I’m an Assistant Professor at the Department of Human Geography, Planning and International Development of the University of Amsterdam (UvA). I’m part of the Political and Economic Geographies programme group of the Amsterdam Institute for Social Science Research (AISSR). Broadly, I work at the intersection of digital, political and urban geography. My research revolves around three main themes:
- the way digital technologies intervene on the built environment and socio-political relations
- mapping, as both an object of research and a method that can facilitate dialogues across disciplines and epistemologies
- the political ecology of ‘slow’ disasters and its relation to high-tech, data-driven approaches to sustainability and disaster risk reduction
At UvA, I teach courses on (environmental) geographies and GIS at both the masters and bachelor level.
My first book, ‘Jerusalem Online: Critical Cartography for the Digital Age’, has been published by Palgrave-MacMillan in 2021. It is based on my PhD research, which was funded by the Hong Kong Research Grants Council. This work examines the politics of web-maps in/of Jerusalem, drawing on ontological social theory and feminist technoscience. It considers three case studies, each related to a different map provider and a recent mapping development: Google Maps and the distributed authorship of web-maps; Waze and algorithmic navigation; OpenStreetMap and crowdsourcing. Overall, the research argues for the need to develop new theoretical and methodological approaches to critical cartography, while holding on to the discipline’s critical sensibilities. The project was awarded a ‘Best Thesis Award’ by the Hong Kong Political Science Association.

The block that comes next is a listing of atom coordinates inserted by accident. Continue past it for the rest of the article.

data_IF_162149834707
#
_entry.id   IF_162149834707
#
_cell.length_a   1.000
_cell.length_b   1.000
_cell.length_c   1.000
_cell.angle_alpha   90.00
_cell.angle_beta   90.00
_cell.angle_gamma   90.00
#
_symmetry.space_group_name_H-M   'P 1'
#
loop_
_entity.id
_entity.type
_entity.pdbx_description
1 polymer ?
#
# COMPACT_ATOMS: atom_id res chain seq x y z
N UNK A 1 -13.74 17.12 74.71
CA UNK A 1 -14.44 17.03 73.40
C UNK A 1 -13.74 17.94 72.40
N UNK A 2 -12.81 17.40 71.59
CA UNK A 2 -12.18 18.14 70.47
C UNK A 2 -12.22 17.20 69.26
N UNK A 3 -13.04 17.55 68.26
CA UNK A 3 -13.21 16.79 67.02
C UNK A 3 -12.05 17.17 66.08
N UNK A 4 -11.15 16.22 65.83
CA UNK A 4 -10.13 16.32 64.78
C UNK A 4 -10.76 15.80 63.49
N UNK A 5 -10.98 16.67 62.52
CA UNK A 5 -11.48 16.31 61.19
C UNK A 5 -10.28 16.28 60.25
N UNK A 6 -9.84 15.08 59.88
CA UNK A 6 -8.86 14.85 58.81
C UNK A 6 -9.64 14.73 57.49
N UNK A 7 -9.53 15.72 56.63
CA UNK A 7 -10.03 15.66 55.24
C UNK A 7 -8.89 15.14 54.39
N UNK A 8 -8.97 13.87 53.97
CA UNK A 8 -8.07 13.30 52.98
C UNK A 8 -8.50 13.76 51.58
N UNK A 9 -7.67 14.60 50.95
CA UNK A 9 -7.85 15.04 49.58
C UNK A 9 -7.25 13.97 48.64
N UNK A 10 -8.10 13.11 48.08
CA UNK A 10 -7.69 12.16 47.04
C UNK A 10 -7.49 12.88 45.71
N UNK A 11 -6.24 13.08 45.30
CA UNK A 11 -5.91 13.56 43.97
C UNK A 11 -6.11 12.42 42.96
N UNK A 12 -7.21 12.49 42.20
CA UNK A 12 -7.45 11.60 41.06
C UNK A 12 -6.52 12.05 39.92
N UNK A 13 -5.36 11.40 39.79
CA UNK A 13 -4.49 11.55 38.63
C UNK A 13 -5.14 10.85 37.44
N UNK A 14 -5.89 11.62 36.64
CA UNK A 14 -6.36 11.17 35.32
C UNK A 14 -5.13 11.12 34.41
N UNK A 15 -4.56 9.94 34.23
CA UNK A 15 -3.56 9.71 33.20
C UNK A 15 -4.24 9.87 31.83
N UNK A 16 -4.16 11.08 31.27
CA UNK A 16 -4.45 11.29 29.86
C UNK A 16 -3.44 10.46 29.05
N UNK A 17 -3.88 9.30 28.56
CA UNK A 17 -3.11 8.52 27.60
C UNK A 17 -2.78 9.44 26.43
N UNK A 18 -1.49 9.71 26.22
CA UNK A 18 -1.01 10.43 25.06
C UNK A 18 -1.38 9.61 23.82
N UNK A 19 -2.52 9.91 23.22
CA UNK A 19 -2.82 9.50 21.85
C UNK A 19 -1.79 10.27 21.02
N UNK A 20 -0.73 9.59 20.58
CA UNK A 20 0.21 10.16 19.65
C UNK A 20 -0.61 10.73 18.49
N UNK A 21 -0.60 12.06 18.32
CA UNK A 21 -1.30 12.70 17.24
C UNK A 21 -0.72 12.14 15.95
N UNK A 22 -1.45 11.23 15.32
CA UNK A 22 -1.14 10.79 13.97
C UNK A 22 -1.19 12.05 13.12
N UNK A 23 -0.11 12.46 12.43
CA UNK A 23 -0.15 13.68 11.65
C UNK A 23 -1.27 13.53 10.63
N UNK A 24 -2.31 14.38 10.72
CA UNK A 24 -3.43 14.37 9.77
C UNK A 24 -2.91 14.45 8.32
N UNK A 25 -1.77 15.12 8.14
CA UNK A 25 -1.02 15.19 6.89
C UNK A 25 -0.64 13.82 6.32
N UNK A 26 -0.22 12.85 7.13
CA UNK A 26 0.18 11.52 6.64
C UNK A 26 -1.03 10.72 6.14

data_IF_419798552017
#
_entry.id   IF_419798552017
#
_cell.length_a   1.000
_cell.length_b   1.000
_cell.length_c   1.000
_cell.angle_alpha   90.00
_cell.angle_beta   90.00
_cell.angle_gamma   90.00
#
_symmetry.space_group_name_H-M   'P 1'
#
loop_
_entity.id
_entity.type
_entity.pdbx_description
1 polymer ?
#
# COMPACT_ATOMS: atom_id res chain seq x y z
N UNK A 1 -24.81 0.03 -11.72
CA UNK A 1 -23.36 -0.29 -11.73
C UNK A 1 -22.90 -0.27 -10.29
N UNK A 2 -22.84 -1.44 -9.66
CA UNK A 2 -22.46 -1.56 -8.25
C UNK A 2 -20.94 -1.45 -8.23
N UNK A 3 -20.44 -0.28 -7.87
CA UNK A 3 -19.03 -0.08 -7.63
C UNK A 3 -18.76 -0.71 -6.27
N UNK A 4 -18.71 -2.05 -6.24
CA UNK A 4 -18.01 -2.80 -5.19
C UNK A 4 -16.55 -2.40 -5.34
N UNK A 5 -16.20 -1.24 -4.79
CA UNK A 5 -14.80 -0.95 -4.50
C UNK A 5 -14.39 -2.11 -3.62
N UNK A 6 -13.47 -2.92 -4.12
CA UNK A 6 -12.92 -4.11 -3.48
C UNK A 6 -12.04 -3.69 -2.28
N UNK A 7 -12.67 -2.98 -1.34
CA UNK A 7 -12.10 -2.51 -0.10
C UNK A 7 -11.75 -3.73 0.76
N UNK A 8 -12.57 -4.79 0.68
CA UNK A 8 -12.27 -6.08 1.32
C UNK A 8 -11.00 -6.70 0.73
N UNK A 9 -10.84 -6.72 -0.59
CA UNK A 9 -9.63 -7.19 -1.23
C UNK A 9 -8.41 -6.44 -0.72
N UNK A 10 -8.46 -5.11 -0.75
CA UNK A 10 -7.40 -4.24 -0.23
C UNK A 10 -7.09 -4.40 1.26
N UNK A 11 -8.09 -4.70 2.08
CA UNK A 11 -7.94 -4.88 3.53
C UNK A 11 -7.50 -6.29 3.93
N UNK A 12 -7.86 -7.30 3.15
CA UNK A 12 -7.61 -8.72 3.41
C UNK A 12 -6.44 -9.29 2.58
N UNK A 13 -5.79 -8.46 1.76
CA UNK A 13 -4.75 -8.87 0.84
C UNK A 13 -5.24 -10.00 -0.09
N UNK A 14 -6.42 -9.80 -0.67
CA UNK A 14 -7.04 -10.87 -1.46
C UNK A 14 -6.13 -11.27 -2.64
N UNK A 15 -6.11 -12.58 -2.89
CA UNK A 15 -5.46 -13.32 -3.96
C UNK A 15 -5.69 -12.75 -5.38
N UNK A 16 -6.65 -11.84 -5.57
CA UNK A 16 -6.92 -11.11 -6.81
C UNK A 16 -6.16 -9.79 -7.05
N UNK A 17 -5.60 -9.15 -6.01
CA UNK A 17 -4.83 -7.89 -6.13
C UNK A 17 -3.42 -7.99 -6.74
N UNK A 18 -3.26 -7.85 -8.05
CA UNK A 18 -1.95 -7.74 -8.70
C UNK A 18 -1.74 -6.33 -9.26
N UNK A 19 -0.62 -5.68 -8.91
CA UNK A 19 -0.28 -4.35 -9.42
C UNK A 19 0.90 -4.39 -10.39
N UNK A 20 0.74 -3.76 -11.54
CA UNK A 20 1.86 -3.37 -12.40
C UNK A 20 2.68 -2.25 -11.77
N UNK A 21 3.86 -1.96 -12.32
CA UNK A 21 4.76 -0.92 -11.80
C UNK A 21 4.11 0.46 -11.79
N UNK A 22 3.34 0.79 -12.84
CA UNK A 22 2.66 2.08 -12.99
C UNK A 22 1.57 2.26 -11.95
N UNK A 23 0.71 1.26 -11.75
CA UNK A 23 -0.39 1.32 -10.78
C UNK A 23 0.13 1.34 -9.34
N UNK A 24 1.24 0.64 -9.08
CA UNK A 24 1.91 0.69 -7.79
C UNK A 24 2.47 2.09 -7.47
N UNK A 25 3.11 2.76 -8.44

Between 2019-2021, I was a postdoc fellow at CIGIDEN / Pontificia Universidad Católica de Chile, in Santiago. Funded by Fondecyt, my project built on political ecology, intersectional theory and critical GIS to study the production of disaster vulnerability on the Chilean central coast. A second project, in collaboration with Dr. Sarah Kelly, José Miguel Valdes and Mapuexpress, used crowdsourced mapping and media research to analyse how the pandemic affects the indigenous territories of Wallmapu.
Alongside my academic work, I collaborate on a project-basis with Grassroots al-Quds, an activist collective that supports Palestinians in Jerusalem through research, mapping and community mobilisation.